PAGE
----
ACUs Time to Capacity Time to Completion
Up to 4 0:48 2:15
Up to 8 1:30 3:00
Up to 16 0:45 1:37
Up to 32 0:50 1:45
Up to 64 1:00 1:40
Up to 128 1:25 2:05
Up to 256 2:30 3:45
Down to 2 0:35 2:21

My tests showed most of the scaling operations taking less than a minute. Assuming similar performance for autoscaling operations, this would seem to be adequate for handling steadily increasing or potentially even sudden traffic bursts.

Monitoring

CloudWatch provides all the same metrics for Aurora Serverless that it does for provisioned clusters. In addition, CloudWatch allows you to monitor the capacity allocated to your cluster using the ServerlessDatabaseCapacity metric. This would make for a great alarm.

ServerlessDatabaseCapacity CloudWatch Metric

Final Thoughts

So far I’m very impressed by Aurora Serverless and the new capabilities it introduces. I also think that most of the limitations, such as IAM authentication, S3 integration, and Lambda triggers will eventually make their way into the platform. But even the lack of those features (which didn’t even exist until AWS introduced them with Aurora), isn’t enough to outweigh the tremendous value that Aurora Serverless provides. If you are a PostgreSQL shop, or you really need MySQL 5.7, then you might need to wait, but otherwise, this could be the new way to do relational databases at scale.

I need to run some additional tests to see how well it plays with Lambda, especially with regards to the connection limitation, but after playing with this for a few months, I’m inclined to start using it in production. I already have several clusters that are over provisioned to handle periodic traffic spikes. If this scales as expected, it very well could be the silver bullet I’ve been looking for. 🤔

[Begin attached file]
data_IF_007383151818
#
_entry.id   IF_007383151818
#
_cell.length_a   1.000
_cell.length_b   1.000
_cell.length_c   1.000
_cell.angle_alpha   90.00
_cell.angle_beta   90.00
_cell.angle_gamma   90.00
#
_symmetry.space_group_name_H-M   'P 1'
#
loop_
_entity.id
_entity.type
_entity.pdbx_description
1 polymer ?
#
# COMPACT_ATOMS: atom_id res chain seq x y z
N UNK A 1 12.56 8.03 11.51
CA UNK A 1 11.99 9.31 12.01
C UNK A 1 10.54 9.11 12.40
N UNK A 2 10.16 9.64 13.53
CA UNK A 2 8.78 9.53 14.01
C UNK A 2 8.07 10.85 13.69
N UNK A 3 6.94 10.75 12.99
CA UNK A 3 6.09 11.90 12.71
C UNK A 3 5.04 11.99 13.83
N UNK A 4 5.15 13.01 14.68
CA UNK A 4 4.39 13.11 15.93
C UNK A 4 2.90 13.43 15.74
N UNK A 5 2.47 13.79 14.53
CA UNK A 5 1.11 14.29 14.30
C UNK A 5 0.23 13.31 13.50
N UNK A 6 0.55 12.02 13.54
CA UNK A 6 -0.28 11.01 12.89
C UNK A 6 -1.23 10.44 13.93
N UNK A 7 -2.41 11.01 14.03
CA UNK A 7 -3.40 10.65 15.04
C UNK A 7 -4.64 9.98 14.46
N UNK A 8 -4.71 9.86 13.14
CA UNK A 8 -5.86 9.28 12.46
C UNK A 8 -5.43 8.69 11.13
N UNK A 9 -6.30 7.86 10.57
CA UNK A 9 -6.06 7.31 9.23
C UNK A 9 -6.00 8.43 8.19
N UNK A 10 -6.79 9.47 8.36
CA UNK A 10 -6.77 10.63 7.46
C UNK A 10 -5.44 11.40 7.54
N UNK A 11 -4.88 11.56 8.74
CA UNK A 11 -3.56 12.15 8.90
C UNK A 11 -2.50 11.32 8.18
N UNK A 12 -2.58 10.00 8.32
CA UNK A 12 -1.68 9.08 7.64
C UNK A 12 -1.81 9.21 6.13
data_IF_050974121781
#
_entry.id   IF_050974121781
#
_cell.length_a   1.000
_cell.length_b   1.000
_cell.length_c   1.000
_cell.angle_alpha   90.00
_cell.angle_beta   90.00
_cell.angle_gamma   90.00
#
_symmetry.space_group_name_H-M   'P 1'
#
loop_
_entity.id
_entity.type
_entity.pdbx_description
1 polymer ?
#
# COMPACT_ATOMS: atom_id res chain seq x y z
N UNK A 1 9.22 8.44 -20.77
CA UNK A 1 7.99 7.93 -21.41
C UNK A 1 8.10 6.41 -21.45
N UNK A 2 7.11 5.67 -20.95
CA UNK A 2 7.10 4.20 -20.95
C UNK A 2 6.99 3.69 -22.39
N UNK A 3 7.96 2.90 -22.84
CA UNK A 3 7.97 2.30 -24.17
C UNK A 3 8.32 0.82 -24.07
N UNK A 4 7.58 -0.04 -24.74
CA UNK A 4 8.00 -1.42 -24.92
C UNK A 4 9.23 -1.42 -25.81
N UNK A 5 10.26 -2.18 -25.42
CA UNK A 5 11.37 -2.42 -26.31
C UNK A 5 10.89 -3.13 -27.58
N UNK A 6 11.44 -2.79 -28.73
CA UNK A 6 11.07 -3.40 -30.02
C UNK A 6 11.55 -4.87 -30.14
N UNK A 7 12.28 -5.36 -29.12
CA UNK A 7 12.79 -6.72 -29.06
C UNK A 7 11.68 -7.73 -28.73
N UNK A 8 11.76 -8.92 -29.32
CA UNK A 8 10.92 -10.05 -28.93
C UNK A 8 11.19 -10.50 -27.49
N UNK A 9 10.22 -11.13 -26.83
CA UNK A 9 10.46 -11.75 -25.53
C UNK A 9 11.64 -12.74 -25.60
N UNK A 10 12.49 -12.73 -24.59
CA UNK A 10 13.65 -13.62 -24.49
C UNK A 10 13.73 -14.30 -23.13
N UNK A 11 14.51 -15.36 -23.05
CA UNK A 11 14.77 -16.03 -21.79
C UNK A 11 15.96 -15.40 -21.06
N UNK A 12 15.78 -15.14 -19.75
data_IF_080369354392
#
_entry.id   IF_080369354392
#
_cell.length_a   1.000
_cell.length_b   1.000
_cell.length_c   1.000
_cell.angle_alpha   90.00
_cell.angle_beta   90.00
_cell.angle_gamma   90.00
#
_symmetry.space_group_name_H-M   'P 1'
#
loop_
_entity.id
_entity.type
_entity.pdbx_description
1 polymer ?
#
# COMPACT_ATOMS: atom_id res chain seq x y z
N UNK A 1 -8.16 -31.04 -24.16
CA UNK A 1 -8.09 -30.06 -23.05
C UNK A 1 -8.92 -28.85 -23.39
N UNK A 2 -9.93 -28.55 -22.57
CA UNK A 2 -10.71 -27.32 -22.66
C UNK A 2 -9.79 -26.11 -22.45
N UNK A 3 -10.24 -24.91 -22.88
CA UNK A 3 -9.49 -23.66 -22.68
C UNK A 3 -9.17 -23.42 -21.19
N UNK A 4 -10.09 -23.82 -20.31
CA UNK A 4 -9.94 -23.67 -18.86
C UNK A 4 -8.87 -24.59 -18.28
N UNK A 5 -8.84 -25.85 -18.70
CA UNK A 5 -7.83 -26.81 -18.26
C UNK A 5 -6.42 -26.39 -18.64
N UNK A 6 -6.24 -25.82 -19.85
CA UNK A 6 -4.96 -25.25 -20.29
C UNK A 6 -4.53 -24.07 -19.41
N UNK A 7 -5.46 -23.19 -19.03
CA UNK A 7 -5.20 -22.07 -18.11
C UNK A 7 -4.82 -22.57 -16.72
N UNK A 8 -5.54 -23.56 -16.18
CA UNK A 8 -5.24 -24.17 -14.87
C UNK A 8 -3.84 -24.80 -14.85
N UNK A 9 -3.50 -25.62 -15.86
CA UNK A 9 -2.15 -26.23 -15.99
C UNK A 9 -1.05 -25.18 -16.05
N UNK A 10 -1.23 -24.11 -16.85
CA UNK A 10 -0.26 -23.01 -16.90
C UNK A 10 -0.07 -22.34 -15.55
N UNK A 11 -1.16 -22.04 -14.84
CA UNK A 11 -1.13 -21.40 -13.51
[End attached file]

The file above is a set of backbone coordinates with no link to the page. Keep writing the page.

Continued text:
Are you planning on using Aurora Serverless? Let me know in the comments and describe the problem you plan on solving with it.

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12 thoughts on “Aurora Serverless: The Good, the Bad and the Scalable”

  1. Excellent article, to add a note on the approach to connect to the database you could sshuttle as a wrapper of the SSH Tunnel.

    Terminal 1:
    $ sshuttle –dns -r username@jumphost 192.168.1.0/24
    Connected…

    Terminal 2:
    $ mysql -h aurora-serverless -u dbuser -p -P 3306
    Enter password:
    mysql>

  2. Excellent article! A question I have is: how does it help lambda in light of your previous articles? Do we still need to manage a connection pool for lambda functions? or Aurora Serverless connects so fast and renders the connection pool unnecessary? – Thanks.

    1. Hi Ken,

      Unfortunately, Aurora Serverless doesn’t solve the max_connections issue yet. It’s still possible that zombie connections or high concurrency could use all the connections. Aurora Serverless should definitely keep scaling to mitigate it, but there’s no guarantee it will be fast enough. I’m working on a little something to better handle this myself that I hope to share soon.